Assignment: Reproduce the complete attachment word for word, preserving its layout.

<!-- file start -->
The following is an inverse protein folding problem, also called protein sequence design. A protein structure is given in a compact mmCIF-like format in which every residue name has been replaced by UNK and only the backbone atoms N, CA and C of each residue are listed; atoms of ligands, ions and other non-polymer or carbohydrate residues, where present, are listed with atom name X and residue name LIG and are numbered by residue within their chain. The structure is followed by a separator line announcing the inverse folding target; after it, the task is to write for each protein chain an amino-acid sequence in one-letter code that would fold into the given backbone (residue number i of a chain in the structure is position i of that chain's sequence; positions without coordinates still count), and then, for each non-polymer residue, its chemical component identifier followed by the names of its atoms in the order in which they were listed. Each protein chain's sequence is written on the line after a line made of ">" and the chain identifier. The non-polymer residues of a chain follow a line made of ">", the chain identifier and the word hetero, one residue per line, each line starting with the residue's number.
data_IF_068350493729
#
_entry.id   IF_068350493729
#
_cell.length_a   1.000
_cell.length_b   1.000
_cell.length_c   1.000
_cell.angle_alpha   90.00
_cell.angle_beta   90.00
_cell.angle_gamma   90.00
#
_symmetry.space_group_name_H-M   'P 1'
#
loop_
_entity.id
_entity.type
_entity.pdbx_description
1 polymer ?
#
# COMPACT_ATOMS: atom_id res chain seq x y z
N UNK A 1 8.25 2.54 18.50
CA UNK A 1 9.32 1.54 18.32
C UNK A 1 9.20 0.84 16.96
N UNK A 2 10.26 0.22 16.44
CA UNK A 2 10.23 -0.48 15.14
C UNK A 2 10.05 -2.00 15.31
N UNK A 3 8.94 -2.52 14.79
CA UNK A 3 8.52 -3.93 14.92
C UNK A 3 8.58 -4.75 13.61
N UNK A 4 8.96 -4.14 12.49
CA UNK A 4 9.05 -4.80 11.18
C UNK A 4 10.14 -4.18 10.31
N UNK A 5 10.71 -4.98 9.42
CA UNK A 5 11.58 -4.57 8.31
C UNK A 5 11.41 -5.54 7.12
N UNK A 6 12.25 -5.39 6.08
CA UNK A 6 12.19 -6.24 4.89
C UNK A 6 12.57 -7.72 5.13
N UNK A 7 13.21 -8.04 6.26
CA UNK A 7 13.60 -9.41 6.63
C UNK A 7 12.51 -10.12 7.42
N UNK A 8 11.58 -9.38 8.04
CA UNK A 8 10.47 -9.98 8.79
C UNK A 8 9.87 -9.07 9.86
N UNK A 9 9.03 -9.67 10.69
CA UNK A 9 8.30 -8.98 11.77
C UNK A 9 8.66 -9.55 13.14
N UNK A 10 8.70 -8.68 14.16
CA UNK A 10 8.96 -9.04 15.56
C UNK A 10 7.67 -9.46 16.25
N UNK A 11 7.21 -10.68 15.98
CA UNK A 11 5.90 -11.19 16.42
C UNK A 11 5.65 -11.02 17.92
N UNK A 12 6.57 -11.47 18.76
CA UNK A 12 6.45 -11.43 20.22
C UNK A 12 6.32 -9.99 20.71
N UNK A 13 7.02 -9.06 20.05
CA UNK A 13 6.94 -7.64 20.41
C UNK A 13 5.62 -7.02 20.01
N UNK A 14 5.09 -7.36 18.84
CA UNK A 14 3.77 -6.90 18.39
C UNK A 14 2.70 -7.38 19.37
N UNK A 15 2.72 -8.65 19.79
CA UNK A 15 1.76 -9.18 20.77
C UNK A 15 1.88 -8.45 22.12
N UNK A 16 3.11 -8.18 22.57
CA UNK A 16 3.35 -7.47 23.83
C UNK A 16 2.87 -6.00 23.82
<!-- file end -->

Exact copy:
The following is an inverse protein folding problem, also called protein sequence design. A protein structure is given in a compact mmCIF-like format in which every residue name has been replaced by UNK and only the backbone atoms N, CA and C of each residue are listed; atoms of ligands, ions and other non-polymer or carbohydrate residues, where present, are listed with atom name X and residue name LIG and are numbered by residue within their chain. The structure is followed by a separator line announcing the inverse folding target; after it, the task is to write for each protein chain an amino-acid sequence in one-letter code that would fold into the given backbone (residue number i of a chain in the structure is position i of that chain's sequence; positions without coordinates still count), and then, for each non-polymer residue, its chemical component identifier followed by the names of its atoms in the order in which they were listed. Each protein chain's sequence is written on the line after a line made of ">" and the chain identifier. The non-polymer residues of a chain follow a line made of ">", the chain identifier and the word hetero, one residue per line, each line starting with the residue's number.
data_IF_068350493729
#
_entry.id   IF_068350493729
#
_cell.length_a   1.000
_cell.length_b   1.000
_cell.length_c   1.000
_cell.angle_alpha   90.00
_cell.angle_beta   90.00
_cell.angle_gamma   90.00
#
_symmetry.space_group_name_H-M   'P 1'
#
loop_
_entity.id
_entity.type
_entity.pdbx_description
1 polymer ?
#
# COMPACT_ATOMS: atom_id res chain seq x y z
N UNK A 1 8.25 2.54 18.50
CA UNK A 1 9.32 1.54 18.32
C UNK A 1 9.20 0.84 16.96
N UNK A 2 10.26 0.22 16.44
CA UNK A 2 10.23 -0.48 15.14
C UNK A 2 10.05 -2.00 15.31
N UNK A 3 8.94 -2.52 14.79
CA UNK A 3 8.52 -3.93 14.92
C UNK A 3 8.58 -4.75 13.61
N UNK A 4 8.96 -4.14 12.49
CA UNK A 4 9.05 -4.80 11.18
C UNK A 4 10.14 -4.18 10.31
N UNK A 5 10.71 -4.98 9.42
CA UNK A 5 11.58 -4.57 8.31
C UNK A 5 11.41 -5.54 7.12
N UNK A 6 12.25 -5.39 6.08
CA UNK A 6 12.19 -6.24 4.89
C UNK A 6 12.57 -7.72 5.13
N UNK A 7 13.21 -8.04 6.26
CA UNK A 7 13.60 -9.41 6.63
C UNK A 7 12.51 -10.12 7.42
N UNK A 8 11.58 -9.38 8.04
CA UNK A 8 10.47 -9.98 8.79
C UNK A 8 9.87 -9.07 9.86
N UNK A 9 9.03 -9.67 10.69
CA UNK A 9 8.30 -8.98 11.77
C UNK A 9 8.66 -9.55 13.14
N UNK A 10 8.70 -8.68 14.16
CA UNK A 10 8.96 -9.04 15.56
C UNK A 10 7.67 -9.46 16.25
N UNK A 11 7.21 -10.68 15.98
CA UNK A 11 5.90 -11.19 16.42
C UNK A 11 5.65 -11.02 17.92
N UNK A 12 6.57 -11.47 18.76
CA UNK A 12 6.45 -11.43 20.22
C UNK A 12 6.32 -9.99 20.71
N UNK A 13 7.02 -9.06 20.05
CA UNK A 13 6.94 -7.64 20.41
C UNK A 13 5.62 -7.02 20.01
N UNK A 14 5.09 -7.36 18.84
CA UNK A 14 3.77 -6.90 18.39
C UNK A 14 2.70 -7.38 19.37
N UNK A 15 2.72 -8.65 19.79
CA UNK A 15 1.76 -9.18 20.77
C UNK A 15 1.88 -8.45 22.12
N UNK A 16 3.11 -8.18 22.57
CA UNK A 16 3.35 -7.47 23.83
C UNK A 16 2.87 -6.00 23.82